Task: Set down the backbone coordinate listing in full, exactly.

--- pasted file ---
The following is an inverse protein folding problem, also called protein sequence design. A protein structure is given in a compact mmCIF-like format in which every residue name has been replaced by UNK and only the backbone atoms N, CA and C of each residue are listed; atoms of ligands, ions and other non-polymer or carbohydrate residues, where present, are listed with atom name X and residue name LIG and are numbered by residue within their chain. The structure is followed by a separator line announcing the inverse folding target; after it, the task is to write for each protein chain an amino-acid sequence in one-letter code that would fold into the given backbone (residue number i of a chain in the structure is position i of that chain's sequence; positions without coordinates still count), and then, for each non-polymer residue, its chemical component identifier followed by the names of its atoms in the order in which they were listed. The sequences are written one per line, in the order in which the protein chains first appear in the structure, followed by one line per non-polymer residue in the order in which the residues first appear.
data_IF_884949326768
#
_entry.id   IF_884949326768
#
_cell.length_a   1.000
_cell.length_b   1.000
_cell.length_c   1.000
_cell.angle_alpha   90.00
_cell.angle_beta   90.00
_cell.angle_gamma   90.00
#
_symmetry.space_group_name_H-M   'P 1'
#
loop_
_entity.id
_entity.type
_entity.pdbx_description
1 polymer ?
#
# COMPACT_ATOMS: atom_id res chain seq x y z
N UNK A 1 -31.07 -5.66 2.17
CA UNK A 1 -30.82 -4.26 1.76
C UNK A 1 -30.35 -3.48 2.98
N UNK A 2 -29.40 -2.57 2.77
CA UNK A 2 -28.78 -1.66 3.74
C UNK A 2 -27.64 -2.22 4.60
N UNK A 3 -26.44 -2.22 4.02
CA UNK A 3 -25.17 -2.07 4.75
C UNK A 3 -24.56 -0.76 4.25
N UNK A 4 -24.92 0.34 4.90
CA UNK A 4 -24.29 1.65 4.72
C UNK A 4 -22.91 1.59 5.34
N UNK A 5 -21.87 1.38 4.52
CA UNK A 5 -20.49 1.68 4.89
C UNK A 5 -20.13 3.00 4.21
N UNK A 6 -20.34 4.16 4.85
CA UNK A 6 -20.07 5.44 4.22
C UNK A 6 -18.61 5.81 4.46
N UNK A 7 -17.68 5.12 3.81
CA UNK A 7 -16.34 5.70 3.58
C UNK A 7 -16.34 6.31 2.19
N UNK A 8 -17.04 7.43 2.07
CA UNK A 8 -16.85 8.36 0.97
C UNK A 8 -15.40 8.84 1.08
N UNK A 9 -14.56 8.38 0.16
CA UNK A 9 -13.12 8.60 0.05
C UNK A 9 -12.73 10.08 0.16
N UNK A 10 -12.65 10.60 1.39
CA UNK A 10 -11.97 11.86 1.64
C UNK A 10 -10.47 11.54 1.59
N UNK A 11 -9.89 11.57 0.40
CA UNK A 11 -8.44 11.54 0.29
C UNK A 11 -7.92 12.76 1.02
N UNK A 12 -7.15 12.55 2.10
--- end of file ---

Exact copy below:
The following is an inverse protein folding problem, also called protein sequence design. A protein structure is given in a compact mmCIF-like format in which every residue name has been replaced by UNK and only the backbone atoms N, CA and C of each residue are listed; atoms of ligands, ions and other non-polymer or carbohydrate residues, where present, are listed with atom name X and residue name LIG and are numbered by residue within their chain. The structure is followed by a separator line announcing the inverse folding target; after it, the task is to write for each protein chain an amino-acid sequence in one-letter code that would fold into the given backbone (residue number i of a chain in the structure is position i of that chain's sequence; positions without coordinates still count), and then, for each non-polymer residue, its chemical component identifier followed by the names of its atoms in the order in which they were listed. The sequences are written one per line, in the order in which the protein chains first appear in the structure, followed by one line per non-polymer residue in the order in which the residues first appear.
data_IF_884949326768
#
_entry.id   IF_884949326768
#
_cell.length_a   1.000
_cell.length_b   1.000
_cell.length_c   1.000
_cell.angle_alpha   90.00
_cell.angle_beta   90.00
_cell.angle_gamma   90.00
#
_symmetry.space_group_name_H-M   'P 1'
#
loop_
_entity.id
_entity.type
_entity.pdbx_description
1 polymer ?
#
# COMPACT_ATOMS: atom_id res chain seq x y z
N UNK A 1 -31.07 -5.66 2.17
CA UNK A 1 -30.82 -4.26 1.76
C UNK A 1 -30.35 -3.48 2.98
N UNK A 2 -29.40 -2.57 2.77
CA UNK A 2 -28.78 -1.66 3.74
C UNK A 2 -27.64 -2.22 4.60
N UNK A 3 -26.44 -2.22 4.02
CA UNK A 3 -25.17 -2.07 4.75
C UNK A 3 -24.56 -0.76 4.25
N UNK A 4 -24.92 0.34 4.90
CA UNK A 4 -24.29 1.65 4.72
C UNK A 4 -22.91 1.59 5.34
N UNK A 5 -21.87 1.38 4.52
CA UNK A 5 -20.49 1.68 4.89
C UNK A 5 -20.13 3.00 4.21
N UNK A 6 -20.34 4.16 4.85
CA UNK A 6 -20.07 5.44 4.22
C UNK A 6 -18.61 5.81 4.46
N UNK A 7 -17.68 5.12 3.81
CA UNK A 7 -16.34 5.70 3.58
C UNK A 7 -16.34 6.31 2.19
N UNK A 8 -17.04 7.43 2.07
CA UNK A 8 -16.85 8.36 0.97
C UNK A 8 -15.40 8.84 1.08
N UNK A 9 -14.56 8.38 0.16
CA UNK A 9 -13.12 8.60 0.05
C UNK A 9 -12.73 10.08 0.16
N UNK A 10 -12.65 10.60 1.39
CA UNK A 10 -11.97 11.86 1.64
C UNK A 10 -10.47 11.54 1.59
N UNK A 11 -9.89 11.57 0.40
CA UNK A 11 -8.44 11.54 0.29
C UNK A 11 -7.92 12.76 1.02
N UNK A 12 -7.15 12.55 2.10